Before we get down to business (i.e. talking about your book) I would like to ask a set of questions I call 'Breaking the Ice.'

The last book you read? (Inquisitive bookworms want to know)
I just read an ARC of a book called The Roanoke Girls by Amy Engel. It is a family drama/thriller that captures the essence of family dysfunction and the ripple effects that last for generations. Fabulous!

The last movie you watched, which you felt left a mark (in your heart, soul, name it)? The last movie I got to see without my three teenage sons was Brooklyn (yes – I went with a girlfriend!). It was gorgeous and moving and yet so simple. Great film making!

Are you more of a Game of Thrones or Outlander gal? (Combinations are possible)
I have to admit, as unpopular as this will make me with some of your readers, that while I appreciate the wonderful characters and epic settings of those shows, I tend to enjoy television that is more real world. House of Cards, Homeland, The Americans and for comedy I am totally addicted to Catastrophe!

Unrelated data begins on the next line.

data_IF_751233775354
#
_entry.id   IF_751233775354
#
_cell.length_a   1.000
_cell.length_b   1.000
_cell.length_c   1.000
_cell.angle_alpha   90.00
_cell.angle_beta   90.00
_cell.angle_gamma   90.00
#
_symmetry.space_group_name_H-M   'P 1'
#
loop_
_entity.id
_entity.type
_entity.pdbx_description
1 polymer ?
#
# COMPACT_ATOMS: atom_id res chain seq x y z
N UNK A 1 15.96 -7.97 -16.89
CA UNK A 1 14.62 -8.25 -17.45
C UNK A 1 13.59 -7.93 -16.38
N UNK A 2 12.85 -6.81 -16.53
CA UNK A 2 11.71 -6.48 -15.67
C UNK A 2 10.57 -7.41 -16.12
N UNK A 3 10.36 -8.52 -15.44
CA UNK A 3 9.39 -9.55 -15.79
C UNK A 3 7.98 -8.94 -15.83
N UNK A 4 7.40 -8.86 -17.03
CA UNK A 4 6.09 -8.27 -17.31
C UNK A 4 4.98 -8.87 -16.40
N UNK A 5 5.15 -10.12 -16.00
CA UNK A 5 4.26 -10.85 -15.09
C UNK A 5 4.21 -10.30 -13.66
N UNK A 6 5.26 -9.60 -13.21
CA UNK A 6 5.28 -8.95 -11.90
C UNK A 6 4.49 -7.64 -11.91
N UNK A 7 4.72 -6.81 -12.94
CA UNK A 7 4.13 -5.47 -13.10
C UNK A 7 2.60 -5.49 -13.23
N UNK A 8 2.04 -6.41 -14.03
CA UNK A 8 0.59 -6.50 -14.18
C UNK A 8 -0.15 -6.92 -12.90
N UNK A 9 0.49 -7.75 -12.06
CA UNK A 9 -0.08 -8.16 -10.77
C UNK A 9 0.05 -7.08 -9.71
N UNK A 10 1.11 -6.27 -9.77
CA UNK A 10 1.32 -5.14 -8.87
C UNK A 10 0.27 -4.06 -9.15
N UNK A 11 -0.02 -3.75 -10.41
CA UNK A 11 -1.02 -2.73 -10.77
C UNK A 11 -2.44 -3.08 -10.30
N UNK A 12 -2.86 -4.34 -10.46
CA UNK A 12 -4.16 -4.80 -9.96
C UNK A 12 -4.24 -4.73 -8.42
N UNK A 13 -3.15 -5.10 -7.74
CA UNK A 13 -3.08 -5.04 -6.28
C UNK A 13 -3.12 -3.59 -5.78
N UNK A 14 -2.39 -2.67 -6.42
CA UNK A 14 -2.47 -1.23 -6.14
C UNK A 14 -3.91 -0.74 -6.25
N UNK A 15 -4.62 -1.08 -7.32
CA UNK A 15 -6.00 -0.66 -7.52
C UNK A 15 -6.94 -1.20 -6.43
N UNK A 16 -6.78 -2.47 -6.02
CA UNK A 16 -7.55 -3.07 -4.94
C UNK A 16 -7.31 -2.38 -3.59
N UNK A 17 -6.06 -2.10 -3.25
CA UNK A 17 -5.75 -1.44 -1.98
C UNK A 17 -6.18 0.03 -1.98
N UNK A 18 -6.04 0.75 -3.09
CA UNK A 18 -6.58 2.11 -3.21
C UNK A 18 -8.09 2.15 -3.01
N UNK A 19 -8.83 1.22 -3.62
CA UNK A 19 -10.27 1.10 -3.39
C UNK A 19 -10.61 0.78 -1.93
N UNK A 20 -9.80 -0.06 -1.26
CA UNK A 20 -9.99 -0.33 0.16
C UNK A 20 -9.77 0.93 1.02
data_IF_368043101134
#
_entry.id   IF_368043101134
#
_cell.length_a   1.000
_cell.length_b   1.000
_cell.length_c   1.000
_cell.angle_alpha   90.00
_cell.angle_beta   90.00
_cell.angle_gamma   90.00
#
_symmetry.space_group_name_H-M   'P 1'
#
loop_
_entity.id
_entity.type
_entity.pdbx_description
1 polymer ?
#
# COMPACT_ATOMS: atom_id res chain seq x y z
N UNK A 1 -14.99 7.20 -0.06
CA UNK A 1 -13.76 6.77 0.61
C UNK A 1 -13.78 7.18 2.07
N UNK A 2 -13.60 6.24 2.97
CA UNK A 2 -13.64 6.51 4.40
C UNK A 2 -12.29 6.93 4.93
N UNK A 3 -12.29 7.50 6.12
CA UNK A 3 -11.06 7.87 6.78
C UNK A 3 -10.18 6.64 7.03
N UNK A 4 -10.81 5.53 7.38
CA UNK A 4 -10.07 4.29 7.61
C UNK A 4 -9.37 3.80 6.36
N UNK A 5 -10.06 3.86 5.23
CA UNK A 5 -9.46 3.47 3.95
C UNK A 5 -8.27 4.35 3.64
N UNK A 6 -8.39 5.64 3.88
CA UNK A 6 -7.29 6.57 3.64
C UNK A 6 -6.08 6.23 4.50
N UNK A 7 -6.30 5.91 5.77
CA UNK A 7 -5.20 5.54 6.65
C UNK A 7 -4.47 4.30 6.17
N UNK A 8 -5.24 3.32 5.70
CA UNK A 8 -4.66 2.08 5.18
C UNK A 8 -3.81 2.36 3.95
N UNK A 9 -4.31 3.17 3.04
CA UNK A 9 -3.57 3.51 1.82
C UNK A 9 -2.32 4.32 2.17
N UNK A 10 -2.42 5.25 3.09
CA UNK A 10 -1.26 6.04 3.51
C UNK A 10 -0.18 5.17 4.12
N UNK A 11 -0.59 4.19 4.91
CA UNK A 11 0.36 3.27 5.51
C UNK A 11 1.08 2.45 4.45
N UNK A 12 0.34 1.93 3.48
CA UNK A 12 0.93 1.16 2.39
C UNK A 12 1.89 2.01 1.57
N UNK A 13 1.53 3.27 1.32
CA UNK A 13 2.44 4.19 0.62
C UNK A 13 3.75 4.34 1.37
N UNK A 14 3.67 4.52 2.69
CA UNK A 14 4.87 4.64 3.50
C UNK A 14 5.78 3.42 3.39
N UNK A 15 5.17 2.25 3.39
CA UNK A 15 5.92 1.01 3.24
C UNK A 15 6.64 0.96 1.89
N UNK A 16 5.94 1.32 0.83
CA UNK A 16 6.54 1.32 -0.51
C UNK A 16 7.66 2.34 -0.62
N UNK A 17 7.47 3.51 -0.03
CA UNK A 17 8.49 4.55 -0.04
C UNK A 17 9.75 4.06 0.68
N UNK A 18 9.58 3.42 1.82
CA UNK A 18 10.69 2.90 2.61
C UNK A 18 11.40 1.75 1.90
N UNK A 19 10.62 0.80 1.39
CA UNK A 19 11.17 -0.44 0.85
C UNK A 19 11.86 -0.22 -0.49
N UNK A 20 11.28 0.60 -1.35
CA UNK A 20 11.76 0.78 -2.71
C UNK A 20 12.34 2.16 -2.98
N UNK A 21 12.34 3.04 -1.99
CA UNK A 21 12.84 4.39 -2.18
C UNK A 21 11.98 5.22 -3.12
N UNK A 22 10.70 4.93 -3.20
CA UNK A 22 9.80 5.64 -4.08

Which famous person (dead, alive, barely kicking) would you most like to meet?
I am so tempted right now to answer in a way that will make me seem profoundly intellectual but the honest, suburban mom answer is George Clooney!

Something you treat yourself to, now and again? 
(Cream éclairs totally count) Dinner with a close friend. There is something about letting everything out with someone who knows you well, who holds your history, and whom you trust completely (over a glass of wine, of course) that is absolutely blissful.

All of the above questions are actually a pretty elaborate pysch evaluation disguised as random questions. There are some really interesting answers though. I am a fan of Homeland, House of Cards and Newsroom, so I totally get the interest in real world TV.